Regardless of who or why it was created, the Deauville is a must-try drink, especially if you like brandy. The two types of brandy hit with a splash of lemon juice make for the perfect sweet and bitter cocktail to set your weekend off to the right start!
For more cocktail recipes, follow me on Twitter (@MarcusCooks)
As the season changes and dusky moods replace light and effervescence, desire beckons sultry alternatives. The cooler weather makes us prime candidate for earthy tones and scents which tickle the back of the throat and ultimately, warm it up. Despite the ice, this ginger cocktail will do exactly that. Ginger is a palate pleaser and yet its responsibilities go beyond taste. A healing hand, this magical ingredient is considered to nudge that autumnally challenged immune system in the right direction. Today’s glass of bliss personified with muddled ginger, cherries and a kiss of cayenne, may prompt you to have more than just the one. Salut! Read More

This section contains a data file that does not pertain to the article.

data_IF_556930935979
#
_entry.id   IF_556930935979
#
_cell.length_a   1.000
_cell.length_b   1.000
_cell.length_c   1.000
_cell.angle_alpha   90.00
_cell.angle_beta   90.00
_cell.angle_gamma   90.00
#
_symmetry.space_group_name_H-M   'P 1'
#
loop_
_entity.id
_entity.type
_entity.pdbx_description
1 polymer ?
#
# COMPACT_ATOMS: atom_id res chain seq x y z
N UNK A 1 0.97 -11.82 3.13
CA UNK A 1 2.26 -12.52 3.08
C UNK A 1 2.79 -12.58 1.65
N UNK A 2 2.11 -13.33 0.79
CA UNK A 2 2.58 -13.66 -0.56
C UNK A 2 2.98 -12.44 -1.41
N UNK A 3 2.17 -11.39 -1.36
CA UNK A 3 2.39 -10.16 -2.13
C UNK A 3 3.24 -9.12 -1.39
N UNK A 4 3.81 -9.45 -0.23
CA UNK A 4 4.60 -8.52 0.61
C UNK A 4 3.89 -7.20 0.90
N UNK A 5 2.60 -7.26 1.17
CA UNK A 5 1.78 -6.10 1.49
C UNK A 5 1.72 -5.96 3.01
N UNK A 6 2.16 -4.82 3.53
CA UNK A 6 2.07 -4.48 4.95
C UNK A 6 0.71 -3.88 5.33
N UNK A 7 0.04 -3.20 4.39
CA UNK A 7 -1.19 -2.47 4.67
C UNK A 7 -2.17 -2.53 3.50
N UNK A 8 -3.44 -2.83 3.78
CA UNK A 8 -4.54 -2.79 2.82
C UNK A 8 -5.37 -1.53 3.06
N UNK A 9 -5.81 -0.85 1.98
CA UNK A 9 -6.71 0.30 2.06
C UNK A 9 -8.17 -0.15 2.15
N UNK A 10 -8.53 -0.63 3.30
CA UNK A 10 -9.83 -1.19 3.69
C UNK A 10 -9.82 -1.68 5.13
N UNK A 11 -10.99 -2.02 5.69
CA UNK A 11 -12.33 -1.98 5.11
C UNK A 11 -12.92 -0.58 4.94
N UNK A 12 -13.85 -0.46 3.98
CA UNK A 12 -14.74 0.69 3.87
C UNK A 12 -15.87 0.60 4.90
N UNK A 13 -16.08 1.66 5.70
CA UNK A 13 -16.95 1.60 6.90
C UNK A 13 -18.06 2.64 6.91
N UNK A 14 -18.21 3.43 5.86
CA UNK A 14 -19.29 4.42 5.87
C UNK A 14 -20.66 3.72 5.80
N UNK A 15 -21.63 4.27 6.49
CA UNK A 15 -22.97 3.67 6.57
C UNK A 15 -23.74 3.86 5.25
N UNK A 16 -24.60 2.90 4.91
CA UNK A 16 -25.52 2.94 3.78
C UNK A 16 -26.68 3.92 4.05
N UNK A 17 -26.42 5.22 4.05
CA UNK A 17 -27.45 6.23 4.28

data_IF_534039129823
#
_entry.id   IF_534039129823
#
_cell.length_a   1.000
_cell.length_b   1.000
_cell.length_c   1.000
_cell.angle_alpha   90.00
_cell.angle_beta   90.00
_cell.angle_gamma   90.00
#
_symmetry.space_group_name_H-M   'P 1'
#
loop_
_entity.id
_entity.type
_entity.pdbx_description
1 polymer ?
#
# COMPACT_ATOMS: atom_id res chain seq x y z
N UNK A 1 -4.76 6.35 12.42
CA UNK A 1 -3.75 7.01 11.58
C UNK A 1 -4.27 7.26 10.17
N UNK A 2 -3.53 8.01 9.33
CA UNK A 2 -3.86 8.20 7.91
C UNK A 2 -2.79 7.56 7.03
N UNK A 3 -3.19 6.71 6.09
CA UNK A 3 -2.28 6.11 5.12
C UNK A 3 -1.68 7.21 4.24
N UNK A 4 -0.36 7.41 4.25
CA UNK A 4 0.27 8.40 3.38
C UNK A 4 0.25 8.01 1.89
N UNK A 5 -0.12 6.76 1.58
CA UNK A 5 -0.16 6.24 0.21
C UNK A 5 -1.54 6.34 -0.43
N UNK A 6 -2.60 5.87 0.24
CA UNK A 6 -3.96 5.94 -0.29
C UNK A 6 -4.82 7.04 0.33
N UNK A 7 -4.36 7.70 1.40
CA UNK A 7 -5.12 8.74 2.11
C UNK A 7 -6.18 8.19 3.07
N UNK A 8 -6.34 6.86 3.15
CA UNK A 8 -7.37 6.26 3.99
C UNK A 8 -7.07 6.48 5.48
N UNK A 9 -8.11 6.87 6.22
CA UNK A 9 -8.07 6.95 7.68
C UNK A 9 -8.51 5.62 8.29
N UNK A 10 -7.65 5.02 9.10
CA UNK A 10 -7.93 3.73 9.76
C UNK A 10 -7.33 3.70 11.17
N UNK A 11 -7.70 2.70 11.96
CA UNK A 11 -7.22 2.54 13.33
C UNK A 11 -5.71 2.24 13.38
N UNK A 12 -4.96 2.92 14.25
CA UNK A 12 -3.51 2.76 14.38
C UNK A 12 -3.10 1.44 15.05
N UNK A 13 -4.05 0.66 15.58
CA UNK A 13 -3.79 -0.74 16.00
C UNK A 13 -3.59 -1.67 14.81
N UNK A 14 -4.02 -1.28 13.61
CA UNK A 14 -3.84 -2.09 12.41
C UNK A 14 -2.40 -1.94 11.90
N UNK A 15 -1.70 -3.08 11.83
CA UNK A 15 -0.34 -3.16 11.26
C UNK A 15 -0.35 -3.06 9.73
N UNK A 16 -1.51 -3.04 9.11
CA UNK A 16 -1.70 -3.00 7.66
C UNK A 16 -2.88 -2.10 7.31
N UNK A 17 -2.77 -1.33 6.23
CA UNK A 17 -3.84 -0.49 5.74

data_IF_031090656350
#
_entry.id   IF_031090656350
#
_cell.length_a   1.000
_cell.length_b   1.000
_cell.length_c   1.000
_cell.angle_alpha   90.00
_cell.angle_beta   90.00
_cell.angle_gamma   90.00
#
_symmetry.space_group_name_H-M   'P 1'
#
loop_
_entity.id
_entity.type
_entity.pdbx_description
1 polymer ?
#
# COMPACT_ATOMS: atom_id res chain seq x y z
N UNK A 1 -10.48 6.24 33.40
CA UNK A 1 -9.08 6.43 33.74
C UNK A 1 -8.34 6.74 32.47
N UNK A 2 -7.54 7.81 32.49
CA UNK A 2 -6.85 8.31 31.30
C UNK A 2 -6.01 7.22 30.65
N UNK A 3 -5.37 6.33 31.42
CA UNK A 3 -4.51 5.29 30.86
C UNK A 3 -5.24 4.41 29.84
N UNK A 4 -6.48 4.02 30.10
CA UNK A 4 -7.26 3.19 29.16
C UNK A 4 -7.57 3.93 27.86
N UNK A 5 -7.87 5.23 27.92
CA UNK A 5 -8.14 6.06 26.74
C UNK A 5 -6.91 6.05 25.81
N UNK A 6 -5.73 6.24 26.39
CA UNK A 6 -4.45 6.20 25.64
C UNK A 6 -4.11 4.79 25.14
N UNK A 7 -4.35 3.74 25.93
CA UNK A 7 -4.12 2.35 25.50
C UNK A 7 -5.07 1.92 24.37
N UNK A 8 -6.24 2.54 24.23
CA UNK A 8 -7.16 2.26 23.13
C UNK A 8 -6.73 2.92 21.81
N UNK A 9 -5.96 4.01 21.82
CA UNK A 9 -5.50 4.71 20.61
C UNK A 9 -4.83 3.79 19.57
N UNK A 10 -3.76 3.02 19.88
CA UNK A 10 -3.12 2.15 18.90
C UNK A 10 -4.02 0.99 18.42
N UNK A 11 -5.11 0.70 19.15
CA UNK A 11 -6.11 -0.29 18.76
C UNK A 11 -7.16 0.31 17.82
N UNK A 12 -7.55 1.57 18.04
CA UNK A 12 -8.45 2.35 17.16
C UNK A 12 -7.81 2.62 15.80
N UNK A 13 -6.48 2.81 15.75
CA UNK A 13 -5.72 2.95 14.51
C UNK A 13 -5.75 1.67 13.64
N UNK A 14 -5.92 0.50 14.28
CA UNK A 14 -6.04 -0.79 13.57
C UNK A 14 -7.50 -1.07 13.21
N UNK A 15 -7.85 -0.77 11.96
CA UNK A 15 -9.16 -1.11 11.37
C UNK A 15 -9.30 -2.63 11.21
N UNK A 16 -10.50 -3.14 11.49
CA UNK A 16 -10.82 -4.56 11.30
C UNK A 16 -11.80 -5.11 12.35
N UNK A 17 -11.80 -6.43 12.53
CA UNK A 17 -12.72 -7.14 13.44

Being that it is one of six true classic American cocktails, society has been sipping on one variation of the Manhattan or another since at least the 1860s. Like a centuries-old game of telephone, the history of the drink has morphed over time; some bartenders like to tell the story of its emergence at the old Manhattan Club. Read More
Whether it’s finding the best goat tacos in LA, spotting a well-worn vintage bag in Sweden, or interviewing the “crab man” selling seafood on a corner in Harlem, we tell stories seen from Chef Marcus Samuelsson‘s point of view. MarcusSamuelsson.com strives to create conversations about food, nutrition, culture, art, and design. We want to find Read More